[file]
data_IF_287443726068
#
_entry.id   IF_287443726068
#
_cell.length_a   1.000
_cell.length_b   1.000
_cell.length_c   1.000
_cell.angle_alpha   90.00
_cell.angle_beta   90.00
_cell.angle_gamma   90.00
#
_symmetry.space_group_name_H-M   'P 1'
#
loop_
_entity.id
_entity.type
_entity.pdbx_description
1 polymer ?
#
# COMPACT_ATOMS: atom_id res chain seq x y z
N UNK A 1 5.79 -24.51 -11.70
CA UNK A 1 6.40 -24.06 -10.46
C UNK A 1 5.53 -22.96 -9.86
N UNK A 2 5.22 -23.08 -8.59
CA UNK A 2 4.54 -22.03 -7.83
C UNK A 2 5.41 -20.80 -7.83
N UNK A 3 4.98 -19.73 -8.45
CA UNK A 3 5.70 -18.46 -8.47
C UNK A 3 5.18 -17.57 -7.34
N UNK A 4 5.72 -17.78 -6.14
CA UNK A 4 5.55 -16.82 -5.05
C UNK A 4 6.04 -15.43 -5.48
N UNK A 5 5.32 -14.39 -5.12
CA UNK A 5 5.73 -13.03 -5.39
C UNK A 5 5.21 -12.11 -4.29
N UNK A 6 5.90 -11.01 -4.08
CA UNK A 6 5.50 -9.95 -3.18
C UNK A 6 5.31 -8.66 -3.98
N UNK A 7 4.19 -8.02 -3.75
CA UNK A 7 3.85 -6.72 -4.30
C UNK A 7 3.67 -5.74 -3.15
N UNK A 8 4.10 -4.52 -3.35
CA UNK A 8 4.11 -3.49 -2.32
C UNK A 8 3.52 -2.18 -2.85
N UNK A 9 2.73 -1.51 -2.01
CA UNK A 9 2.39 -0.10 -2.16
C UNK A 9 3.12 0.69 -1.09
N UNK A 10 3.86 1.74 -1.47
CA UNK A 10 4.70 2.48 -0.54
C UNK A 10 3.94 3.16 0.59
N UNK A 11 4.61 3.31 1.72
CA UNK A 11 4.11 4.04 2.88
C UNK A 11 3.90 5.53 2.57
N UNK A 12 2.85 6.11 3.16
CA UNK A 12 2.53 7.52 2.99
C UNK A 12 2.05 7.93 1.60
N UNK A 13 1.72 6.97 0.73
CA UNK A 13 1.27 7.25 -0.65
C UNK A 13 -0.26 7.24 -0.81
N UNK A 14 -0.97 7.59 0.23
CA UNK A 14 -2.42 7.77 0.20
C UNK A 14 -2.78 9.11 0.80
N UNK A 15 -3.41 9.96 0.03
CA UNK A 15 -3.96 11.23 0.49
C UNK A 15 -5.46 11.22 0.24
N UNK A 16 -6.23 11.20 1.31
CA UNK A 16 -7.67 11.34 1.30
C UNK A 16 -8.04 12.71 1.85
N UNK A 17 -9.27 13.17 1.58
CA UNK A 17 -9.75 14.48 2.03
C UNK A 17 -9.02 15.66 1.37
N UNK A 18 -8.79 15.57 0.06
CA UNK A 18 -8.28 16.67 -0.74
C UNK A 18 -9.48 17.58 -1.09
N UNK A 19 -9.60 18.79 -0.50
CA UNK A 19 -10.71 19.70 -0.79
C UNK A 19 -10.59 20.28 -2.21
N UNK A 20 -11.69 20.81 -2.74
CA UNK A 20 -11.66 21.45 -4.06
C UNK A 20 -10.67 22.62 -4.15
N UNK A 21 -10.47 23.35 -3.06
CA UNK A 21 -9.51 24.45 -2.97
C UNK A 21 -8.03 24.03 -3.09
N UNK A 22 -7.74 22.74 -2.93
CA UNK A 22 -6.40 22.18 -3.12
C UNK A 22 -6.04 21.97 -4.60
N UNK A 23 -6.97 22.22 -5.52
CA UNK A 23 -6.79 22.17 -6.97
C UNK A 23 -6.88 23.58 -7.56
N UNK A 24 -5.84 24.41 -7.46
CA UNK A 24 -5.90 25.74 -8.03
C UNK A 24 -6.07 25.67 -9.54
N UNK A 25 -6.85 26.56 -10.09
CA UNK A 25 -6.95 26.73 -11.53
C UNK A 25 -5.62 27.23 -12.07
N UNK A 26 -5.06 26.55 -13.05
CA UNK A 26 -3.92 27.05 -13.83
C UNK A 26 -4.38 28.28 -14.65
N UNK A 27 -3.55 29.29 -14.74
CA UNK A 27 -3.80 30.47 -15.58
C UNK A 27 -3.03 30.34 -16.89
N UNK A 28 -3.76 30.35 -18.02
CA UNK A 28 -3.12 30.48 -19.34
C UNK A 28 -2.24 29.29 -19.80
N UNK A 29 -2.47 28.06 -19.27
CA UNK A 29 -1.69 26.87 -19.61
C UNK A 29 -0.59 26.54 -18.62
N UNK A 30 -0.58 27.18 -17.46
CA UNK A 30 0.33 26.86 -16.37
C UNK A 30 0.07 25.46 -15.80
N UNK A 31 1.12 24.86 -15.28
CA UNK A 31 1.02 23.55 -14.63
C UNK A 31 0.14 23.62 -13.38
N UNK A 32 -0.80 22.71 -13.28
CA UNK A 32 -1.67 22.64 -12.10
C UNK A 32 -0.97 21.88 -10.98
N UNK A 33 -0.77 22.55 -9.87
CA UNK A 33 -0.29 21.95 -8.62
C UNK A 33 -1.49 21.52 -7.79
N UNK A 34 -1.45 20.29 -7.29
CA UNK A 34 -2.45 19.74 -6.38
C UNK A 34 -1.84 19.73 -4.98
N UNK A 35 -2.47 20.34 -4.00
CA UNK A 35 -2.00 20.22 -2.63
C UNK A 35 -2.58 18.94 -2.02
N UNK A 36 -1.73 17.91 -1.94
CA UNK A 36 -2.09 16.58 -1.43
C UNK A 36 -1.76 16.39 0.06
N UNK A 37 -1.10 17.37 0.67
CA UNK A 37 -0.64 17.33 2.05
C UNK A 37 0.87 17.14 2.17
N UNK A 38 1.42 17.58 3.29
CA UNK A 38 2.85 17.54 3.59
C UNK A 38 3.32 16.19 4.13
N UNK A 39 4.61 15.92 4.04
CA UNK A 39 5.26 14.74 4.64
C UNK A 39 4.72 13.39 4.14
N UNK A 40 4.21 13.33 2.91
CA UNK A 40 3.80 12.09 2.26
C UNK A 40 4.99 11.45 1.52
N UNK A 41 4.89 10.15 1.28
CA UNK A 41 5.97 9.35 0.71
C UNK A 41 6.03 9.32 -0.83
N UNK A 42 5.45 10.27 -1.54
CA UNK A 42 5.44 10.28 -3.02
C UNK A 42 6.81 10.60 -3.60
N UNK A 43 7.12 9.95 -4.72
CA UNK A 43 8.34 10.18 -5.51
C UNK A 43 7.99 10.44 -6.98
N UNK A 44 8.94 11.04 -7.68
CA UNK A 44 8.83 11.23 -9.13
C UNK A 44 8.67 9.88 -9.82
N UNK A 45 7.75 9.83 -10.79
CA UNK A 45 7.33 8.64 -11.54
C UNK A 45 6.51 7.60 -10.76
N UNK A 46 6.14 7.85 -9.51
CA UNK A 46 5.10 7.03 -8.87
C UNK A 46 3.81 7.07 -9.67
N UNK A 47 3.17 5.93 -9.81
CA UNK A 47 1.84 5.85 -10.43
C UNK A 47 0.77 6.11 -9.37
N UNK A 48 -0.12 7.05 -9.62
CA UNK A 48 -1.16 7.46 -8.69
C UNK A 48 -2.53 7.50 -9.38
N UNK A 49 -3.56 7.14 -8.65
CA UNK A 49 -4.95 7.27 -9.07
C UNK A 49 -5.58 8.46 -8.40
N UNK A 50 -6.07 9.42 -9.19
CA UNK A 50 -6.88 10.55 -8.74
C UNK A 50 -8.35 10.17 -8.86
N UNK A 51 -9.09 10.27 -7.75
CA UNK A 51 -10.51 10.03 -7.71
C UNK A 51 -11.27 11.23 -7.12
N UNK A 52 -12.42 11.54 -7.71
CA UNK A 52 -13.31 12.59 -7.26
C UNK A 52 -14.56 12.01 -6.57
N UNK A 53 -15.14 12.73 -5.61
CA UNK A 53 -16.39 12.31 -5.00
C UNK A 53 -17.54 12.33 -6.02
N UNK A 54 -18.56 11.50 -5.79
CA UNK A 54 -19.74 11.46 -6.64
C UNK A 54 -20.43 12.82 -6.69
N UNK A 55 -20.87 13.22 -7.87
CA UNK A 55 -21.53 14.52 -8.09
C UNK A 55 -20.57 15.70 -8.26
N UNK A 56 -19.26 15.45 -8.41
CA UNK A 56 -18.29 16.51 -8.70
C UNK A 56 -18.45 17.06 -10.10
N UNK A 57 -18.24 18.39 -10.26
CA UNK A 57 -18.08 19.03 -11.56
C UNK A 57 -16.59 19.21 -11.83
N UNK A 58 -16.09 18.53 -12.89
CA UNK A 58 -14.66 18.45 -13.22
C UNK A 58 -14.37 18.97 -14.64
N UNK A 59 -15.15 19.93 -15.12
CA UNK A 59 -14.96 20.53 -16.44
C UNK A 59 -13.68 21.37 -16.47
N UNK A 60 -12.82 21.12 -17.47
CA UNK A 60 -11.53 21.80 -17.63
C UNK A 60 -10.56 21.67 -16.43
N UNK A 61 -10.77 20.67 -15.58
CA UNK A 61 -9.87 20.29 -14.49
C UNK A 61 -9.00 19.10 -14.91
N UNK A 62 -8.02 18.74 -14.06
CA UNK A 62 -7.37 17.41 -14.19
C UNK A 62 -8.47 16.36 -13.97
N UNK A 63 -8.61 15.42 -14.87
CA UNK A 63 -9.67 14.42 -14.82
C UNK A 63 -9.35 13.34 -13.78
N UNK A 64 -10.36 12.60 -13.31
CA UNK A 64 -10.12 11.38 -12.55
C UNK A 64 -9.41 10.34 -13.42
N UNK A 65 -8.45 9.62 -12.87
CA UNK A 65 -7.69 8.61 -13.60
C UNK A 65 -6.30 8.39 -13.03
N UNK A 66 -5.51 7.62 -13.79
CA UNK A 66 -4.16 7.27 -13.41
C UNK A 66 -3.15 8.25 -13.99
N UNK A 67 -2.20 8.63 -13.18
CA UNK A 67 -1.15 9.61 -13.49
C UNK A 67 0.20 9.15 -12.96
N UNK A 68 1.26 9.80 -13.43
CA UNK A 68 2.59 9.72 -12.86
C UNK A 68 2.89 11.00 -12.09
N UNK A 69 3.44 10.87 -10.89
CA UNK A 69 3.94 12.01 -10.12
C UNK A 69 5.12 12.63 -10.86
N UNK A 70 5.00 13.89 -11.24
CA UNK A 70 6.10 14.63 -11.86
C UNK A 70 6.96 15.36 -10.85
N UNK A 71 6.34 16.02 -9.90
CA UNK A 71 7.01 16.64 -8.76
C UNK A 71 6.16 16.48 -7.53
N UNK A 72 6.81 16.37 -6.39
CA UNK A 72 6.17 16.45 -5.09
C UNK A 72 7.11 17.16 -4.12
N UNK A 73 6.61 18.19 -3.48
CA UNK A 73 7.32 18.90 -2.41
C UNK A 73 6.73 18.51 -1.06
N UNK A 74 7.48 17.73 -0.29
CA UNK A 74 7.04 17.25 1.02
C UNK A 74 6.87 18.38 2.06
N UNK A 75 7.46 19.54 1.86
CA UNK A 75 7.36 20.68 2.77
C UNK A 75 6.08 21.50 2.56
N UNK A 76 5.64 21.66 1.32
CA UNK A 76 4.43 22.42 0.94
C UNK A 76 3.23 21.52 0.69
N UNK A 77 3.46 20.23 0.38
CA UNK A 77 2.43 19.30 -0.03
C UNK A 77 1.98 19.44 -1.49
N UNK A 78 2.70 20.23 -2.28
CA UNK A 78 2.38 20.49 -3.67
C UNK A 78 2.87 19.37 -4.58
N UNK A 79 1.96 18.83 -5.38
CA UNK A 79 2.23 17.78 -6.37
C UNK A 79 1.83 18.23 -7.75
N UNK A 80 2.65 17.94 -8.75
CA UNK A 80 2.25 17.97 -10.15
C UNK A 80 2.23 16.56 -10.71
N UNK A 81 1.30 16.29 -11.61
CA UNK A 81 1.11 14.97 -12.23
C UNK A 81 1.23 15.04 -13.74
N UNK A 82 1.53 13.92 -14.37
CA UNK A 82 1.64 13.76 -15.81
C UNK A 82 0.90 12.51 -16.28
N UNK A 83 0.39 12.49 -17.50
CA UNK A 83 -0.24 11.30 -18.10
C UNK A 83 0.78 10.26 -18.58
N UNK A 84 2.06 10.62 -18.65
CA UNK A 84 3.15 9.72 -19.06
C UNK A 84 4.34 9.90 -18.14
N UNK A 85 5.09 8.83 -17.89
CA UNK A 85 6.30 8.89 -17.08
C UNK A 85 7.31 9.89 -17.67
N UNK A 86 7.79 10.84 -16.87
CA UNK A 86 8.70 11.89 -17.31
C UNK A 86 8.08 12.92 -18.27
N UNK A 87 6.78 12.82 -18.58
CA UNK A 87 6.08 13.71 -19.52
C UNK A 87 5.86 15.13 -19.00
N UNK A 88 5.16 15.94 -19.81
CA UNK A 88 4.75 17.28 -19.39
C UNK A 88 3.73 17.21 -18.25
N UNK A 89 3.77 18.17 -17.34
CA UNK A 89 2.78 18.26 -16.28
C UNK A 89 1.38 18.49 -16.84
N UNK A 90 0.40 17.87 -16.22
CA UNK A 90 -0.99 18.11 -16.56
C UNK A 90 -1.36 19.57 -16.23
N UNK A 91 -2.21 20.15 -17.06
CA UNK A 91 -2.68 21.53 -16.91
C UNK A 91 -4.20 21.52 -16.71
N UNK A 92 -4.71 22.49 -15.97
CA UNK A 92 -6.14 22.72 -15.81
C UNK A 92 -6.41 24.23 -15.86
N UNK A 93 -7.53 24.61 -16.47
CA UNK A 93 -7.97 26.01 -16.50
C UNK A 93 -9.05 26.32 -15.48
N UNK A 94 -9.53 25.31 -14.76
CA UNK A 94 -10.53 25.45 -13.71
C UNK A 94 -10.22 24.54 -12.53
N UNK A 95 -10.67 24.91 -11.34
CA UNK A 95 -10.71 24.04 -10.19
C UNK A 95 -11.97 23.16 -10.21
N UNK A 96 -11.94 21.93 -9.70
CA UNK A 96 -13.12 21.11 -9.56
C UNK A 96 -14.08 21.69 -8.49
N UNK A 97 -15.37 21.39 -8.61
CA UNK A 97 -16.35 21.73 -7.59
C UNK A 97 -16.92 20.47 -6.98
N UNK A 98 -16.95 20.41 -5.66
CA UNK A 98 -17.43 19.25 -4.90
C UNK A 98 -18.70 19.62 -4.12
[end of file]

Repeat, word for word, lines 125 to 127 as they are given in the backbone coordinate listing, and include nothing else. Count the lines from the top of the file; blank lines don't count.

C UNK A 35 -2.58 18.94 -2.02
N UNK A 36 -1.73 17.91 -1.94
CA UNK A 36 -2.09 16.58 -1.43